But Karzai and his U.S. backers know there are difficult times ahead if the country is to move forward on disarmament and eradicating the drug trade. Many warlords, or local commanders, have held onto most of their heavy weapons and are heavily involved in the illegal production, manufacture and trade in opium. They have for centuries bought the loyalty of local people with food and guns.
So building a stable, peaceful country and an economy that is not dependent on crime, (the illegal opium trade makes up half Afghanistan's economy) means Karzai will have to come through on his promise to crack down on anyone who is not prepared to hand over their weapons.
The president knows he must walk a very fine line between the different ethnic groups whose rivalries have torn his country apart for centuries – while convincing people who see him as America's choice that he is not a puppet. Many Afghans I have spoken to are excited about the election but see it as a foregone conclusion because they do not believe for a moment that America, with all its money and might, would allow anyone else to take over.
The idea that America does not control the election and will have to live with whomever the Afghan people choose is laughed at in many circles. But that has not dampened the enthusiasm of so many here who have embraced peace and all the advantages it brings. Families have been reunited and no longer live in fear, more girls are going to school than at any other time in this country's history and there is hope, real hope for a life without bloodshed and violence and constant fear.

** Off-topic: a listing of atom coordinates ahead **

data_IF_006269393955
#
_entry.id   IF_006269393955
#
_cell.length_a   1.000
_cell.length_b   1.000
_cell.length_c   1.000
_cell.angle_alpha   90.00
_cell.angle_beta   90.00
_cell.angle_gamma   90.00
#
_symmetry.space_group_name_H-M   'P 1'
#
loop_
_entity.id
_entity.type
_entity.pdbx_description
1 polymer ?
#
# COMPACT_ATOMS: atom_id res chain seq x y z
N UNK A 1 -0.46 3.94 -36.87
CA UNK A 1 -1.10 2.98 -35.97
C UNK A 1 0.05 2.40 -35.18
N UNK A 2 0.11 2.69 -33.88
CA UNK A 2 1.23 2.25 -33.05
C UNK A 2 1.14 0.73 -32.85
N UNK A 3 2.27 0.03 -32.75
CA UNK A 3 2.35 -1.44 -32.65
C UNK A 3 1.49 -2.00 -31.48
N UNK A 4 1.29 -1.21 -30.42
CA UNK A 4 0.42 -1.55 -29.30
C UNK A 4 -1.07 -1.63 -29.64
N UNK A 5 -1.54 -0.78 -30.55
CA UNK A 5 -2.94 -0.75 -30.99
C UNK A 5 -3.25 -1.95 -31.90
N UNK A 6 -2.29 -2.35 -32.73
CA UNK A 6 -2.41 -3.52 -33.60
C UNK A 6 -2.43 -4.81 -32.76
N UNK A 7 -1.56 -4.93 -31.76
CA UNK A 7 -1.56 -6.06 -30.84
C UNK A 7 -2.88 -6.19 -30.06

The problem is the country remains very poor and in some places, very divided. There are people who do not want this presidential election to take place on Oct. 9 and will do everything they can to stop it. That means putting a bomb in a mosque to kill people registering to vote, as they did last month, and targeting women who are carrying voter registration cards, forcing them off a bus and executing them at point blank range. These and more attacks just as horrific are expected here in the coming weeks as the elections get closer and closer. There are now rocket attacks every few nights in the Afghan capital, but they are nothing compared to the 3,000 rockets that rained down on this city every day during the civil war.
The people I speak to here sense there is a real window of opportunity, unlike any Afghanistan has ever faced before. But is has to be seized or the forces working against it will triumph. And it is a sad fact of this war that it is much, much easier to terrify people than it is to earn their trust. That it takes much longer to build bridges and roads and schools that it does to destroy them. And those waiting for America and her allies to leave have nowhere else to go. All they are waiting for is the resolve of the American people to break, their commitment to rebuilding this country to waver, and they will be back.